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SYRACUSE / Chemistry / CHE 113 / Who is alphonse bertillon?

Who is alphonse bertillon?

Who is alphonse bertillon?

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CHE 113 Exam 1 Study Guide 


Who is alphonse bertillon?



This exam covers topics in class from the Chapter 1 –  Chapter 5. There is a large amount of information to know,  so I would focus on what he highlights in class. This study  guide mentions everything he spoke about from the first  lecture to the one covering DNA.  

 Chapter 1 – Forensic Science 

Forensic Science History!!

∙ It began in the late 1700s  

∙ Real application of the scientific method didn’t start until the  1900s

Important People  

∙ Alphonse Bertillon  

o Late 1800s

o ID repeat offenders

o Anthropometry  

∙ Alexandre Lacassagne  Don't forget about the age old question of How does the central nervous system develop?

o Criminal Anthropology  

∙ Edmond Locard

o Application of scientific techniques

o First to set up a forensics lab

Locard’s exchange Principle (Edward Locard)  

The most basic concept of Forensic Science:  

∙ A criminal in contact with something, a cross transfer occurs  o EX: dust, fingerprints, chemical residues.  


What is the principle of individuality?



Principle of Individuality  

∙ While 2 objects appear as the same, those same objects are  never identical. Something sets them apart  

o Ex: identical twins are not really identical  

Example of the Multidisciplinary approach to Forensic Science ∙ Salem Witch Trials – Bettey Parris in the 1690s became ill o Resulted in dancing and yelling continuously  We also discuss several other topics like What is Inquisitor?

1690 Medicine  

∙ Doctors weren’t really respected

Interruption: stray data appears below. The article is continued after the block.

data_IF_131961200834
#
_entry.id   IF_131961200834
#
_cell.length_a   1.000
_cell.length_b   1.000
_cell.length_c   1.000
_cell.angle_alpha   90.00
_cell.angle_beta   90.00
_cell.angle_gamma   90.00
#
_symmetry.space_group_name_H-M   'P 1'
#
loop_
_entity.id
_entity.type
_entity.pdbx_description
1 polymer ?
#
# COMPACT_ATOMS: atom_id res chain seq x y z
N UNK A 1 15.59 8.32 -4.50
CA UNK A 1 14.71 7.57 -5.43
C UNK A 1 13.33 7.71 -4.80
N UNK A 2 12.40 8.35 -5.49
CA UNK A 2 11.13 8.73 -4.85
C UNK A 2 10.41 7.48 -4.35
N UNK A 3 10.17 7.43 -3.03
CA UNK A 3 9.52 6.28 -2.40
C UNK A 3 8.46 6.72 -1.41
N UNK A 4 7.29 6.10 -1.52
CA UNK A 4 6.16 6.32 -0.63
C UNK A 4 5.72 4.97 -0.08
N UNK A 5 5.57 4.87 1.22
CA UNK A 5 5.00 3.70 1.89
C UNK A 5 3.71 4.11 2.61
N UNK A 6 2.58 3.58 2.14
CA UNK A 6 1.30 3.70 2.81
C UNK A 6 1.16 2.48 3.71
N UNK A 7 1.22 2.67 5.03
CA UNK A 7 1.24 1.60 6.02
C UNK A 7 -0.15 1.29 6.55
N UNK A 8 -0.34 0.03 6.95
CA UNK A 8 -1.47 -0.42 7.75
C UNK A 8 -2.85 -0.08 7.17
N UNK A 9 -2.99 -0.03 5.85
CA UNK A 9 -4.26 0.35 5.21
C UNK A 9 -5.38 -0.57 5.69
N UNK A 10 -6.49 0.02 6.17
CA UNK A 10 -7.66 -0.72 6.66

∙ King Henry VIII merged the lowlife doctors with the barbers to  make the Great Company of Barbers and Surgeons

∙ The barber shop image

o Red – blood

o White – bandages (spirally bloody bandages)

o Blue – tattoo art?  

Internal Illness: human body incorporated for different  “humours”:

∙ Hot (sanguine: blood)  

∙ Cold (choleric: yellow bile)  

∙ Dry (Choleric: yellow bile)  


What is a gangrenous ergotism?



∙ Wet (melancholy, black cile )  

∙ Illness was caused by an imbalance in the humors  External Injury:  

∙ The answer is amputation!!

∙ Most died of blood loss, shock or infection  If you want to learn more check out what is rubeola virus?

Nothing was working so they assumed that the illness came from the  supernatural word – Salem witch trials (June through September  of 1692)  

∙ 19 men and women convicted of witchcraft were hung on  Gallows hill near Salem Village  

∙ An 80 yr. old man was pressed to death under heavy stones ∙ Hundreds accused of witchcraft  

∙ Dozen put in jail w/o trials  

∙ Late 1692, everything ended  

In the Salem witch trials  

∙ Checked to see if you had moles and such  

∙ If not, connected the dots on your freckles and everyone had  freckles

the forensic investigation started with Art History – Hieronymus Bosch

∙ Telling stories embedded in his paintings

St. Anthony’s Sacred Fire: Ignis Sacer:  

∙ A chemical used to get into your body that makes you feel like you’re extremities is on fire.  

It’s called ergotism  

∙ Gangrenous Ergotism – nausea, pains I the limb bodily  extremities turn black , dry and become mummified, infected  limbs spontaneously break off at the joints  

∙ Hallucinogenic (Convulsive) Ergotism:

o Flu and fever  

o Nervousness, physical mental excitement, insomnia and disorientation  

o Vivid hallucinations  

o The strange happy dancing - Salem  

Made from what could have been fungus – rye grain  If you want to learn more check out What are the seven sins of memory?

∙ Has the chemical Ergotamine Tartrate

∙ You put in in bread and the chemical was LSD – which made  the town all crazy – forensic toxicology  

∙ Ergot fungus – fixed version that could cure migraines?  

Scientific Evidence  

∙ What is truth  

o That which is true in accordance with fact

o Truth is very subjective

∙ What is justice

o The state or characteristic of being just or fair

∙ In court you try to determine guilt vs. not guilty, not guilty vs. innocent  If you want to learn more check out What the benefits of being an informed user?

o In court you’re guilty if your get proof “beyond a